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LA Theater Review

Rock 'n' Roll

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Much has been made, and continues to be made, of the intellectualism in this Tom Stoppard script. On its cerebral side, it's about European politics and culture in the second half of the 19th century, and it comprises dialectics about communism, Sapphic poetry taught in its original Greek, and an introduction to Czech rock (who knew, right?). It's also an old-fashioned love story. The humanity of the play is there for all who care to observe, or feel, it.

Cambridge professor Max may stand by communism till the apparatchiks come home, but he has never been forced to live under its strictures. Likewise, Czech doctoral student Jan defends the British way of life but has probably never felt the impediments of its class system. The play begins in 1968 in the English garden of Max and his dying wife, Eleanor. Jan has stopped by to bid farewell to his mentor before Jan does himself no favors by returning to his homeland with a suitcase full of nothing but "socially negative" music from the West. By 1990, the academics' personal lives have moved on, while the world has not.

Under Barbara Schofield's direction, much of the delivery feels slightly heightened, giving the production the feel of an allegory. Playing Jan, Benjamin Burdick brings tenderness and European mannerisms to the role. Will Kepper is a towering presence as Max—gruff, almost feral, and sticking unreservedly to his guns. As the ailing Eleanor, Beth Robbins does spectacularly heartbreaking work melding Stoppard's intelligence and soul. Daniel Escobar makes an amusing yet terrifying Interrogator. Jeremy Guskin is real and engaging as the thorny friend in Jan's side.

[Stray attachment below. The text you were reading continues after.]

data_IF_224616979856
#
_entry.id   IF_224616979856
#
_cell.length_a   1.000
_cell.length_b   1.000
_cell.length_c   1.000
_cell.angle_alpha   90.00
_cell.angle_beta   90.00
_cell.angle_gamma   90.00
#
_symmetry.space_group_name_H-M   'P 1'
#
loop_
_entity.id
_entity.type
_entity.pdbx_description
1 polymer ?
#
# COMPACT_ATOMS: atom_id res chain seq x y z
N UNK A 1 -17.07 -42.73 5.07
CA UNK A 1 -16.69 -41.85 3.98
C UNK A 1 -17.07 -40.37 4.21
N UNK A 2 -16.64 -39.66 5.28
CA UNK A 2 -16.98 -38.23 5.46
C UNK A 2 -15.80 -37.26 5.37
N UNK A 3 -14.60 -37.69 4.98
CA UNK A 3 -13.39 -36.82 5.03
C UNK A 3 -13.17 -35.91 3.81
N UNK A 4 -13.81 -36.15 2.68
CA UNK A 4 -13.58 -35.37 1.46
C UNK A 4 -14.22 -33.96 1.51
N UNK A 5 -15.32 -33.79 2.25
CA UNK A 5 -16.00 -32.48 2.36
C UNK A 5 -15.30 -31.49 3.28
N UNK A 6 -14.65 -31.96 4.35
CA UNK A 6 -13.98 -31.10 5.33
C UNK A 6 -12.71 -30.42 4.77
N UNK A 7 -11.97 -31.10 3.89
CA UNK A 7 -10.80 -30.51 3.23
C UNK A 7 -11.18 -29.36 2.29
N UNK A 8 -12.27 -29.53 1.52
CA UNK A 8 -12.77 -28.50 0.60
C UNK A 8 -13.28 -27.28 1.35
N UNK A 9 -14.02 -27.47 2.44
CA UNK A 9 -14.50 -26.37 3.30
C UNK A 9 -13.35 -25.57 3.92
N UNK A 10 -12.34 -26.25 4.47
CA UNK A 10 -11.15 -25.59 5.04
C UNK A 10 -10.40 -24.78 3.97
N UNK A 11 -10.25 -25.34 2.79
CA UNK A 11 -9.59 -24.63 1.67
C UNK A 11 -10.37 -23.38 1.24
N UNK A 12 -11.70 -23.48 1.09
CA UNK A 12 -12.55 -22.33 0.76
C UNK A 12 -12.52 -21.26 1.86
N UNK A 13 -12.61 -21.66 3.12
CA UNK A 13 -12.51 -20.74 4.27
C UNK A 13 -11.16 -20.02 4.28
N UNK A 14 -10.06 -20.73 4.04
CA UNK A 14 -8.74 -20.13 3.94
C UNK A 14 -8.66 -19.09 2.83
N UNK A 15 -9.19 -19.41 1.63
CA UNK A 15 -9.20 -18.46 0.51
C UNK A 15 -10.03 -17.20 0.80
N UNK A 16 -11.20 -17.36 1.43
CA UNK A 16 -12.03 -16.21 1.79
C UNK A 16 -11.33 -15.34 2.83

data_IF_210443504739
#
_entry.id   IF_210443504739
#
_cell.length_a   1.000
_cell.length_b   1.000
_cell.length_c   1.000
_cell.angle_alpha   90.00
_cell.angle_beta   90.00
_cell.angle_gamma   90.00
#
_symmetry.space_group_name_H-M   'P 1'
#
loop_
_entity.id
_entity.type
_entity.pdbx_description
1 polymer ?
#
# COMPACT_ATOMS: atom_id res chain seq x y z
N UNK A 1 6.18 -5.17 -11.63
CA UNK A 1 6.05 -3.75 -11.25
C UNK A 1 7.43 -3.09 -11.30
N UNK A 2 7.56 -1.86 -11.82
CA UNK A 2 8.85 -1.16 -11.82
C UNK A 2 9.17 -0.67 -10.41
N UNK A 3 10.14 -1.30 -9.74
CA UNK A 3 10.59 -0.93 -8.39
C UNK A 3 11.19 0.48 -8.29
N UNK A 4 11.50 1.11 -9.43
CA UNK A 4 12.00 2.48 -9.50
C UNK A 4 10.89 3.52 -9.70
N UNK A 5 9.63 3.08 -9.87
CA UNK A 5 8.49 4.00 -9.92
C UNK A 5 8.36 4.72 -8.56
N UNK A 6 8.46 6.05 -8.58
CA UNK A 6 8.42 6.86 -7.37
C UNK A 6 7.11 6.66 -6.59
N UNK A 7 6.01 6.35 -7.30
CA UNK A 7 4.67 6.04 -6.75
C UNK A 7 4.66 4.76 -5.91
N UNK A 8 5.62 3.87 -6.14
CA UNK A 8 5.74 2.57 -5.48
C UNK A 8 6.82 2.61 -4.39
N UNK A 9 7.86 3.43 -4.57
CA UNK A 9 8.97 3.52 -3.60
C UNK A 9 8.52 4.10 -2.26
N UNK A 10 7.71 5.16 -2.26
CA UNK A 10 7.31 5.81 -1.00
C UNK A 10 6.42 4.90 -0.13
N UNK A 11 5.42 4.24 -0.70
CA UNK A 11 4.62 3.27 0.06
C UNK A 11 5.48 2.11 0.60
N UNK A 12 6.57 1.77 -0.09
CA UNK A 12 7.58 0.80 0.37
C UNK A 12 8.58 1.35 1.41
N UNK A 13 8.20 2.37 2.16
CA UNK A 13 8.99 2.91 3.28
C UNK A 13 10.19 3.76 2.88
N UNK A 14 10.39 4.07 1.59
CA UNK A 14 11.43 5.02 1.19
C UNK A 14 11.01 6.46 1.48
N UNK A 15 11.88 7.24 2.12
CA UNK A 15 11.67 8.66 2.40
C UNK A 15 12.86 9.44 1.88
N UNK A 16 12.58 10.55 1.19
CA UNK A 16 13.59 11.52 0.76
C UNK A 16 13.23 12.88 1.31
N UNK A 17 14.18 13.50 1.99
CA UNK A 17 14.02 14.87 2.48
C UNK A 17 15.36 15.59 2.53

James Spencer and Kis Knekt's set provides multiple locales of wood and stone and metal, creating clear playing spaces that fill the cavernous theater. The set also chillingly reveals the "watchers" monitoring Jan's apartment in Prague.

So, an audience can try to ride Stoppard's steep waves. Or, as this critic did, we can let the totality bathe us in admiration as we wait and hope that the young lovers we met at the top of the play will finally reunite at the play's end. And with all of Stoppard's intellect and sociological hyperawareness, he gives us the full story rather than making us guess at what happens "ever after." It's only rock 'n' roll, but I sure liked it.

Presented by and at the Open Fist Theatre, 6209 Santa Monica Blvd., Hollywood.  Nov. 5–Dec. 18. Fri.–Sat., 8 p.m.; Sun., 7 p.m.  (323) 882-6912 or www.openfist.org.

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